The business methods had to evolve to allow the government and Raydon to innovate and collaborate, fast. The culmination of these market pressures has been the Route Clearance Training Services (RCTS) Program. RCTS employs an equipment based service model where we supply highly qualified instructors and equipment. PEO-STRI, Maneuver Center (Fort Leonard Wood), the Counter Explosives Hazard Center and PM Assured Mobility structured the program into incremental services buys with configuration and software improvements. Since the award, the program team has collaborated to field three major configurations and releases, reflecting changes in enemy tactics, missions, equipment and lessons learned. A fourth is scheduled at the end of July 2010.
As a team, Raydon and the government are constantly pressing the cycle time envelope. A key component of RCTS is the ability of the instructor to adapt training on site with doctrine. This tiered approach to adaptation has driven rapid changes into high-fidelity simulation faster than any prior program, and trained tens of thousands of warfighters.
Senior Business Manager, Raytheon Technical Services
Company and Training Lead, Raytheon’s IED Task Force
Raytheon is significantly involved in developing innovative technological solutions for troops heading into Iraq and Afghanistan where they face an IED threat. Working in coordination with our military, we determined that most units face training gaps in the period just prior to deployment. Competing demands, resource constraints and the integration of new personnel challenge leaders to accomplish pre-deployment tasks to an acceptable standard of performance. We believe that using cuttingedge commercial off-the-shelf simulation and gaming technology can significantly mitigate this training challenge. Partnering with Motion Reality Inc., a state-of-the-art virtual reality simulation company with superb credentials in the entertainment industry, and BreakAway, a leading developer of digital gaming for commercial and military customers, we believe Raytheon brings the best and most relevant virtual training platform that immerses individuals, units and staffs into a realistic combat environment when and where it counts— before their deployment to war. Using COTS components, such as an effects-based PC gaming technology capable of being used within a single system or between remote facilities via a network connection, our portable virtual immersive and operational environment solution allows for easy and cost-effective integration of near realtime lessons learned and rapidly changing requirements in irregular warfare tactics, the physical environment and wide-ranging threats. We continually work to enable our nation’s military to maximize constrained budgets and calendars and add value to help ensure today’s technologically-advanced military has realistically tailored live and virtual training experiences to help combat the IED menace.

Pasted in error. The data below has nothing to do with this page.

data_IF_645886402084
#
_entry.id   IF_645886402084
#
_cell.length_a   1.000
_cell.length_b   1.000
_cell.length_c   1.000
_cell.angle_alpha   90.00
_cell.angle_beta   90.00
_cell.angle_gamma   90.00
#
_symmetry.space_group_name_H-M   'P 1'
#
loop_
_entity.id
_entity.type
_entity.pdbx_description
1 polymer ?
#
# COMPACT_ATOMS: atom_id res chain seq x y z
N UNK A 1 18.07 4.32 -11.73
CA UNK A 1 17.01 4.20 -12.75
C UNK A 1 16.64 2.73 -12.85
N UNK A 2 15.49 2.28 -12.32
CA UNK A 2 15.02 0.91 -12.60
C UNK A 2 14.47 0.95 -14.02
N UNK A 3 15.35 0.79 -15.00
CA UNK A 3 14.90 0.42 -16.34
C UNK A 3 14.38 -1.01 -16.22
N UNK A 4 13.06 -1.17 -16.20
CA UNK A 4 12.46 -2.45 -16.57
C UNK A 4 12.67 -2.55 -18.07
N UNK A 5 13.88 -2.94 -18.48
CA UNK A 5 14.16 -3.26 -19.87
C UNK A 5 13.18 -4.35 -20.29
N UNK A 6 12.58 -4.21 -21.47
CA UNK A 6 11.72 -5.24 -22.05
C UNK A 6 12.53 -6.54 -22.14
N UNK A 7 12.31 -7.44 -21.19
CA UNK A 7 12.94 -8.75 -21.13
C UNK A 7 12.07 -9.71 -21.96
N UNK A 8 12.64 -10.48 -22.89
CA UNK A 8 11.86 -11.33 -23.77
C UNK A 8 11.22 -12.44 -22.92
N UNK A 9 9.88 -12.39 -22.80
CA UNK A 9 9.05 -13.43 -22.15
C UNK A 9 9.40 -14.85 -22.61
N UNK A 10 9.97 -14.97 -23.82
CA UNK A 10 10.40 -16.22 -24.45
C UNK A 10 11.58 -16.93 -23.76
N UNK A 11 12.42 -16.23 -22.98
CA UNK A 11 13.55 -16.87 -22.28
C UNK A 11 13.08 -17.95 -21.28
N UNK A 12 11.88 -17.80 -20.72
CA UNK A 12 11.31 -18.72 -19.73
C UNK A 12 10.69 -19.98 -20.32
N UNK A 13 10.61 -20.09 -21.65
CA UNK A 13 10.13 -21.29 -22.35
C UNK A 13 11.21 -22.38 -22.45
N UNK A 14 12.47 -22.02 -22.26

Founding Partner, RL Leaders
As Mr. Slavin notes, the services have been highly successful in replicating real-world environments in live training to “train as you fight.” However, there has historically been a significant gap between the live experience and the capabilities of virtual systems.
RL Leaders focuses on closing this gap— providing warfighters with environments that are as close to reality as possible. Leaders does this in an unusual way, bringing the tools, talents and technology of the entertainment industry to meet these challenges. The entertainment industry is the acknowledged leader in providing totally realistic and engaging environments that provide the opportunity to integrate learning and emotional engagement into complex situations.